Real estate ownership is expensive.

It’s no secret; in fact, it’s right there in the name ‘landlord’. Despite the increasingly high financial barriers to entry, aspirations of real estate ownership remain deeply engrained in the North American psyche to the point that homeownership and a stable, middle-class lifestyle are near synonymous.

For many, homeownership was almost an expected part of life. Today, not so much. The time when two young people could save for a couple of years and come up with a 20% down payment on a starter home in downtown Toronto, is lone gone.

Now, we younger generations face a troubling paradox: homeownership still remains one of the most reliable ways to ensure a middle class lifestyle of financial prosperity for you and your family, however, the rising value of real estate (one of the underlying factors in homeownership being so attractive) decoupled from wages and average income potential, has made it impossible for young people to actually break into the housing market.

Indeed, according to a 2019 study conducted by the Canadian real estate site, Zoocasa, one needs to be in the top 10% of earners in Toronto, with an income of at least $124,554.00, to be able to afford to purchase a house in Toronto.

So, how are the other 90% of us not earning six figures annually supposed to become homeowners in the cities and communities we call home?

The truth is, there are many potential solutions to this issue of real estate ownership becoming inaccessible. They range from iBuyers that help purchase your home for you like Open Door and Properly, to leasing options from companies like Invitation Homes, to co-living arrangements like Bungalow, Common or Sociable Living to co-equity solutions like Key.

All of these varying models have their pros and cons which make them attractive to different demographics based on what they are looking for. For myself, I must admit an open bias towards co-equity models (I do work for Key, after all) but I would be the first to say that they are not the be-all-end-all solution to everyone’s real estate needs, and I would encourage the reader to consider their own needs and evaluate their options accordingly.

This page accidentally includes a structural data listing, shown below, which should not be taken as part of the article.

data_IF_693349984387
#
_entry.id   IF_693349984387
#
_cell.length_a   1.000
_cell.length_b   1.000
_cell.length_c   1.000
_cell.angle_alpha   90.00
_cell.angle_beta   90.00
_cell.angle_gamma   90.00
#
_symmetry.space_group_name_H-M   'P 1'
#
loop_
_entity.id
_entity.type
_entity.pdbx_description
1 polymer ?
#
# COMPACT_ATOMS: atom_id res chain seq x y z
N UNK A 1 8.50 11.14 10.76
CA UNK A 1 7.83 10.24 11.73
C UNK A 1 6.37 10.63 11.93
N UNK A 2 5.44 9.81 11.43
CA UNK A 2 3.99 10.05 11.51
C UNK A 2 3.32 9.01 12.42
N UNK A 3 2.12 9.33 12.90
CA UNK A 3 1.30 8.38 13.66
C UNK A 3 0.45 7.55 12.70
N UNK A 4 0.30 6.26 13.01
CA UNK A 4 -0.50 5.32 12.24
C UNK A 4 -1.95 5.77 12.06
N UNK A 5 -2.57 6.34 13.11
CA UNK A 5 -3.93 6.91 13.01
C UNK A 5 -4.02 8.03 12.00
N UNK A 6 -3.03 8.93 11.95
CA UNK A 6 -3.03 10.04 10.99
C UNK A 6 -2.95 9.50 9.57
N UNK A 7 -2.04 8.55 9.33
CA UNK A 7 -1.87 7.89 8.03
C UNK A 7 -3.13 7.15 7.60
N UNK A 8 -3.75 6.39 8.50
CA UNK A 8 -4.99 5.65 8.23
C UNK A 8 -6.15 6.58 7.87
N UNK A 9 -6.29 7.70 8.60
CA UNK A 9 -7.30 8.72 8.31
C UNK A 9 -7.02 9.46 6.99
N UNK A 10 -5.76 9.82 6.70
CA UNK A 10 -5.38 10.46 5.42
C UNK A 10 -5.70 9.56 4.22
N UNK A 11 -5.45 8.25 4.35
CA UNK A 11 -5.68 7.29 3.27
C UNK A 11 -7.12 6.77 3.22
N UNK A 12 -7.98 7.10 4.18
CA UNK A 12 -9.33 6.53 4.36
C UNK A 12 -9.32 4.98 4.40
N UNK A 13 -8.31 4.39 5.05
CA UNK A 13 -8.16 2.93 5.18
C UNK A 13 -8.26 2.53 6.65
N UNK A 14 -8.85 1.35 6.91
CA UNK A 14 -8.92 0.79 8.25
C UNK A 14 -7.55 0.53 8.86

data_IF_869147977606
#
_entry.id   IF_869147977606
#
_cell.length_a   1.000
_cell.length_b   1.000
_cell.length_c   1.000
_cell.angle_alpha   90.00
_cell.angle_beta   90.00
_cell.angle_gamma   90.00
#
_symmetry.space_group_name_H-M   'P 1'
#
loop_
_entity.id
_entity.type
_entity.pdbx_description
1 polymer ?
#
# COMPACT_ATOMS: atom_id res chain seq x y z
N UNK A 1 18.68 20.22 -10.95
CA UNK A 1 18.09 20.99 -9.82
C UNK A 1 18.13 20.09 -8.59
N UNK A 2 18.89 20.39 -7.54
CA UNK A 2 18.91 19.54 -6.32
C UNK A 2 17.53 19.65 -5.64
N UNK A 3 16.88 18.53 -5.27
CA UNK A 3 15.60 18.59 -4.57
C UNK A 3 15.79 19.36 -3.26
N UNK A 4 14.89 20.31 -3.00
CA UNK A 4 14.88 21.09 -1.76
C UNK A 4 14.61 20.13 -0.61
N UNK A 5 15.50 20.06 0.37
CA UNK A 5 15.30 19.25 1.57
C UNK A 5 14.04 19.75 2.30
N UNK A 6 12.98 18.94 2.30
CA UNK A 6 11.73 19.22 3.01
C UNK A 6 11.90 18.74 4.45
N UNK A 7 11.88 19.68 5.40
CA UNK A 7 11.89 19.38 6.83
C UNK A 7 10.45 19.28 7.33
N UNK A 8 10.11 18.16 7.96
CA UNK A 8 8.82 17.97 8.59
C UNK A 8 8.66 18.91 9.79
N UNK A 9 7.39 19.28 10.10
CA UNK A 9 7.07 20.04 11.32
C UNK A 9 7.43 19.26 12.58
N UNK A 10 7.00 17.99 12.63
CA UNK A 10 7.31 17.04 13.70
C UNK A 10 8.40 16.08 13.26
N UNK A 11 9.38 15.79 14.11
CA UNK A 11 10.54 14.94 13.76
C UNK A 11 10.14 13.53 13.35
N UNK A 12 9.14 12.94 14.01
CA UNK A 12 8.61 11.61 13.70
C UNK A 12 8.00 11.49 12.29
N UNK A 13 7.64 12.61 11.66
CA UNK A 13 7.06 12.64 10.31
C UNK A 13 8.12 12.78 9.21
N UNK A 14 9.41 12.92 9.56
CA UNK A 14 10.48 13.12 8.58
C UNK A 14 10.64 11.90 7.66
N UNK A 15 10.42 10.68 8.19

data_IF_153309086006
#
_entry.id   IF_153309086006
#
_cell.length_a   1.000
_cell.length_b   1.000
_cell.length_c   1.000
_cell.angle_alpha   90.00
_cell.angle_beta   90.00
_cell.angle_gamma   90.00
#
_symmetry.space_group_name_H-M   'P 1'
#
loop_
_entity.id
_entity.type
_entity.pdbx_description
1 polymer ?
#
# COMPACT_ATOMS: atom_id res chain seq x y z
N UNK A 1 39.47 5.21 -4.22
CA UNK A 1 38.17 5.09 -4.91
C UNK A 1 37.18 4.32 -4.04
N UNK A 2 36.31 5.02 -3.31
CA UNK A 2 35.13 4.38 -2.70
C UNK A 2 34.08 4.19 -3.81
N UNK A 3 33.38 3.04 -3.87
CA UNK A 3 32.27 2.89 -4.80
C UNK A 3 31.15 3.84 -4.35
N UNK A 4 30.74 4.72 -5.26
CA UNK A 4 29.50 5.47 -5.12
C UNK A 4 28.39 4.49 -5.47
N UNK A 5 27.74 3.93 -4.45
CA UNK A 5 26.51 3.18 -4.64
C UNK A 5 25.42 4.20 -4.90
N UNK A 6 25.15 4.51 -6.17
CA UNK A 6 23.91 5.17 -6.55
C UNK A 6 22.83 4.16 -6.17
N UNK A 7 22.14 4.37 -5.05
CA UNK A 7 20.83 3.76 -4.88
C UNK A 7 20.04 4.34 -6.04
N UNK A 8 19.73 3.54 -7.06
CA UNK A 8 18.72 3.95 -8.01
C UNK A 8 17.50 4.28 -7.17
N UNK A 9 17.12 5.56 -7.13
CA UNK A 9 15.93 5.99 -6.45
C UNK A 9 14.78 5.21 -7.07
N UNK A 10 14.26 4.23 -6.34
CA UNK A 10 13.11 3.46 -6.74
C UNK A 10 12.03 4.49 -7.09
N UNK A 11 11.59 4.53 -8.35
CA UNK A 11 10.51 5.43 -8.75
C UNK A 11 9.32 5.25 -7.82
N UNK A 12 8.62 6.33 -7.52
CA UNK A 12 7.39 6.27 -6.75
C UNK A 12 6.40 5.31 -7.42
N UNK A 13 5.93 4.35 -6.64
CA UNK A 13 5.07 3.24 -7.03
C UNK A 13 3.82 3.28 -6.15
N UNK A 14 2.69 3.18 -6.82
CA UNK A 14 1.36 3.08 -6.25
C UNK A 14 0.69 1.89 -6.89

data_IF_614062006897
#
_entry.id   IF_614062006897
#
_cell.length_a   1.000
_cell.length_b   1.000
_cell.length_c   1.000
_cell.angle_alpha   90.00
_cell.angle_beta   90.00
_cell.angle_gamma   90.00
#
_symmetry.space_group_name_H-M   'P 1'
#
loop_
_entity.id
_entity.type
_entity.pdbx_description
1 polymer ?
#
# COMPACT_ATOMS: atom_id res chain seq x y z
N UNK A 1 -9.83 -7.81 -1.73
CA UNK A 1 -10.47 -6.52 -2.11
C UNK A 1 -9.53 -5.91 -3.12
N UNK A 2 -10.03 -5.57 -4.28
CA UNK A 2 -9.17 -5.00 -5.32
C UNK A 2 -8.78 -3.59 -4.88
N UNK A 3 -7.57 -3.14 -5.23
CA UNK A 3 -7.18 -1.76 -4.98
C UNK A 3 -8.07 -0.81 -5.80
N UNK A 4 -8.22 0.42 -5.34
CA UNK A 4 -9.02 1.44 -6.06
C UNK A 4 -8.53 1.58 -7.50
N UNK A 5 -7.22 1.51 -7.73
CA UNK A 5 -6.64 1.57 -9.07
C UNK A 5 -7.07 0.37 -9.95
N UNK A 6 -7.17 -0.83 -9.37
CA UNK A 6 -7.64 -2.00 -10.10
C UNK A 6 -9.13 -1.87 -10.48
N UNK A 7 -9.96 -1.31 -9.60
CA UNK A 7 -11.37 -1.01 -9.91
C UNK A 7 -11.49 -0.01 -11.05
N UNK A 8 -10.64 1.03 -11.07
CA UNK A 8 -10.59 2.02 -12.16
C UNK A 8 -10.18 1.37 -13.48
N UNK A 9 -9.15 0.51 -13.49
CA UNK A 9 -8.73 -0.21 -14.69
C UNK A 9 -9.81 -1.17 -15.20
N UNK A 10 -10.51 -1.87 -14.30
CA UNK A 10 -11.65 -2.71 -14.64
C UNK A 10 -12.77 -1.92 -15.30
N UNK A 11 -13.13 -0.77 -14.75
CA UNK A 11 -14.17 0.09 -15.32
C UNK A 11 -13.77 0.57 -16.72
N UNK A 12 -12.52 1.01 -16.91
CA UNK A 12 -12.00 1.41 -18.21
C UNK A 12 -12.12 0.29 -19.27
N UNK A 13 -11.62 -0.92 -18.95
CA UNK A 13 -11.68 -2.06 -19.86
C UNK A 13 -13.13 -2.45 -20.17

That said, what is a co-equity model of real estate ownership, and how does it work?

Simply put, a co-equity solution enables consumers to purchase real estate in small fractions with the remaining equity in the property being financed and owned by equity partners. As the value of the real estate appreciates all of the various equity partners shares in the property appreciate on a pro-rata basis.

So, if I owned 10% of a property, and my equity partner owned 90% of the property, and over the course of 2 years, the property appreciated by 15%, my 10% and my partners 90% would each appreciate by 15% accordingly. The obvious benefit of such an arrangement is that it allows consumers access to the benefits of participation in the real estate market far sooner, and with far more flexibility, than traditional methods.

The downside of a co-equity model is naturally that you lose out on the potential to benefit from the increased leverage of traditional purchasing pathways by way of utilizing mortgage debt. With a 20% down mortgage, you can quintuple your purchasing power and reap 100% of any appreciation in your property. Though, of course, the opposite remains true where if your property value decreases you retain your full mortgage debt burden, but the underlying property is no longer sufficiently valuable to cover the debt obligation – this is how many over-leveraged consumers get into trouble.

However, for those who find themselves struggling to save the recommended 20% for a down payment in a city where real estate continues to get further and further out of reach; or those who expect to move every couple of years but who still want to participate in the powerful wealth generation provided by access to the real estate market; or even those who want passive exposure to the benefits of real estate in a particular area without committing themselves fully, co-equity models provide an excellent service.

If you’re interested in the co-equity solution that we’re pioneering here in Toronto please get in touch, I’d be more than happy to speak with you. You can reach me a